Monday, April 12, 2010

Won't You Be My Neighbor?

When we were looking for a house in 1995, we had a clear idea of where we wanted to live - Pine Hills. The Pine Hills area of Albany is lovely with lots of trees, good schools, and an array of 2-family home options. We concentrated our search in that area and came up empty. After a few months of fruitless searching, I did a drive-by of 13 Arcadia Avenue and immediately decided it was too small. And not in the "right" neighborhood.

Flash-forward, Lost-style, about 3 months. We had made a reasonable offer on a beautiful, large 2-family home in a nice area off of New Scotland, which was refused. We later came to learn that the sellers waited for their listing to expire and then sold it "by owner" for exactly what we had offered them. It seems that for every lame realtor, there is an unscrupulous seller/buyer, unfortunately they don't always go hand in hand. (And we do know many more terrific Realtors now). On a whim, I decided it was time to actually visit 13 Arcadia Avenue, which was still on the market.

I attended an open house one afternoon and was struck by the beautiful woodwork in the house and the way the sun streamed in the windows on the southeastern side. There must have been a special deal on light blue paint, because that was the color of every room, but I understood that paint was reasonably cheap. As was the house. I was checking out the basement (for probably the last time. The washer and drier are in the basement now, along with Tom's wine collection and I don't visit that area frequently.) when I became aware of another visitor to the house, a nice older gentleman, George, who spoke with a charming brogue. As he politely grilled me I knew that I had found our future home - a place with real Irish people right across the street. I called my husband and less than 3 months later we were painting walls and having our floors refinished. And we've been there (here?) ever since.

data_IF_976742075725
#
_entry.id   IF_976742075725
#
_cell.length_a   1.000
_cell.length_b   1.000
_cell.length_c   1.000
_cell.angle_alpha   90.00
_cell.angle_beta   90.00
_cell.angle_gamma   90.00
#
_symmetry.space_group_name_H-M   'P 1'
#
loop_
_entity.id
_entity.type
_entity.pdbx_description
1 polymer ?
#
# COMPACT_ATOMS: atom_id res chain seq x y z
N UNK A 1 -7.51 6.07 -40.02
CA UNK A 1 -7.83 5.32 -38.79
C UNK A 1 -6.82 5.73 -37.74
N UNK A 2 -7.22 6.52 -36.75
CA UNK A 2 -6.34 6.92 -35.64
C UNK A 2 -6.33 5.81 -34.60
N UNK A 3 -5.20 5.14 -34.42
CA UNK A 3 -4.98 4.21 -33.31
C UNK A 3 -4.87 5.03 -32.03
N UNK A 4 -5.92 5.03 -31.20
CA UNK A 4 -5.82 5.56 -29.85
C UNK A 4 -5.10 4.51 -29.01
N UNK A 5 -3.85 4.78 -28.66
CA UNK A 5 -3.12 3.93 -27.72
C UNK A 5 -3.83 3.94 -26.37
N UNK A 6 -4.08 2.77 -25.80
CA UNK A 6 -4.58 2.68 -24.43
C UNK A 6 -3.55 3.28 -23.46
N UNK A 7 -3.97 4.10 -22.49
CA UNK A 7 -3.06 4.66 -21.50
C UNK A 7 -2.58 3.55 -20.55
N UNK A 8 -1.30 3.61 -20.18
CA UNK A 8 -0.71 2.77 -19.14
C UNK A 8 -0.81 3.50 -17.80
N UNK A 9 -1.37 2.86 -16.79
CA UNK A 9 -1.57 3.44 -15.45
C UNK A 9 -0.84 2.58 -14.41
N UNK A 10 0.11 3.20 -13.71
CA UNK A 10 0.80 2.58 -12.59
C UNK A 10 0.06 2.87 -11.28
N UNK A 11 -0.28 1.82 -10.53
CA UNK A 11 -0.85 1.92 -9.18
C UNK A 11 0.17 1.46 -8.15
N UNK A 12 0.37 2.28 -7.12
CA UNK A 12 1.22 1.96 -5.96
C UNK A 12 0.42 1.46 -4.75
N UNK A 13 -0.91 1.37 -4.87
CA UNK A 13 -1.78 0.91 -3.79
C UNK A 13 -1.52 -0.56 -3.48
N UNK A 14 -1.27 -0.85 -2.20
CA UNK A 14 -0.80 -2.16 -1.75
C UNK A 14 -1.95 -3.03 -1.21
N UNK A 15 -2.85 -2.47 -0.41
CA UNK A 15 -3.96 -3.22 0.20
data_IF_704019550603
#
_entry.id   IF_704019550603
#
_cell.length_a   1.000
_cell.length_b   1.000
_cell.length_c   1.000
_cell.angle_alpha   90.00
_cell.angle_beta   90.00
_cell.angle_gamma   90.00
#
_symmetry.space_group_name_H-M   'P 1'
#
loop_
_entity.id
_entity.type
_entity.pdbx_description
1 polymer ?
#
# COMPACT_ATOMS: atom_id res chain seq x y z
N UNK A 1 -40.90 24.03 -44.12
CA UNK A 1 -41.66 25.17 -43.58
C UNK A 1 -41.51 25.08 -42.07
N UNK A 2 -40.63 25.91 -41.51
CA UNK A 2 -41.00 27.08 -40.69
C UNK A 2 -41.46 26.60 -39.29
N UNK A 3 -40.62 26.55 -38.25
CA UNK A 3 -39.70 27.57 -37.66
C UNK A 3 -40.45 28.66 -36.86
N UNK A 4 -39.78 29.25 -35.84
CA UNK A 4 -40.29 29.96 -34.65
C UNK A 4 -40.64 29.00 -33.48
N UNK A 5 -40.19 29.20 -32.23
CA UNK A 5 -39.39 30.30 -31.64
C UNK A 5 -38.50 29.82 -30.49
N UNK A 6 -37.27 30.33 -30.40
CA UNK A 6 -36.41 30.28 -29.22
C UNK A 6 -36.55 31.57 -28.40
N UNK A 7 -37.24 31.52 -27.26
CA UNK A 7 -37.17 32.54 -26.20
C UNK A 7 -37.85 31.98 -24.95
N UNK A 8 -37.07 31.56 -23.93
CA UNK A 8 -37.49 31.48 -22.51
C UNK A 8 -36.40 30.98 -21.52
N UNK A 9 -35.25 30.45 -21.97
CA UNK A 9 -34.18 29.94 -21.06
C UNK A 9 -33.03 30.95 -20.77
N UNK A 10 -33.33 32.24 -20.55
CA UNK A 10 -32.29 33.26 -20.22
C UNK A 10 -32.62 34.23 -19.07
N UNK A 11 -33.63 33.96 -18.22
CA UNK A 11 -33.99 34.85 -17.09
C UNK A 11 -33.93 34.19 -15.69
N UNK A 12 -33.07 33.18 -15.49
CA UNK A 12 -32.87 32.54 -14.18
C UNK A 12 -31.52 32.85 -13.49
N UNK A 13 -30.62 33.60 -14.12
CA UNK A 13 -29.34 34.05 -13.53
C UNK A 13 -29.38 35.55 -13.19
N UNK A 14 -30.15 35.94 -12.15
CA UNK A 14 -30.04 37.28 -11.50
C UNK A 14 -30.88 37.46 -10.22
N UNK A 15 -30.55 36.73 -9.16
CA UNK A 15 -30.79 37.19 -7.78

We came to know George as the mayor of the block. During snowstorms he directed us all on where to park and his garden was an inspiration with brilliant purple morning glories and Chinese lanterns galore. He and his family always had a moment to chat or an offer of a cup of tea. Tom & I started our family and became acquainted with other neighbors, and through the years we lost some wonderful friends (George passed away, Mario & Julia relocated to accommodate their only child) and gained some equally fabulous neighbors. Our block has character and spirit and diversity and I can't imagine living anywhere else in Albany - except for Englewood Place, of course.

So, right now, George's house is for sale. The "new" people, who bought George's house a few years ago, are "motivated" to sell and we are excited to have someone new (and friendlier) move in across the street from us. Someone more like George. Of course, we visited the Open House yesterday to see the updates the current owner has made, and the house looked pretty good, although it certainly still has an enormous amount of untapped potential. So, if you're in the market for new digs and want to live in a neighborhood that is central to everything, yet tucked away on a quiet street, this could be your place. We have a park and playground at the end of our block and are within walking distance of the Spectrum, a pharmacy, a hardware store, an awesome new branch of the public library, a place to replenish your fish tank, and your thirst for art, and a number of independent, funky restaurants. DelSo would welcome you, so, won't you be my neighbor?

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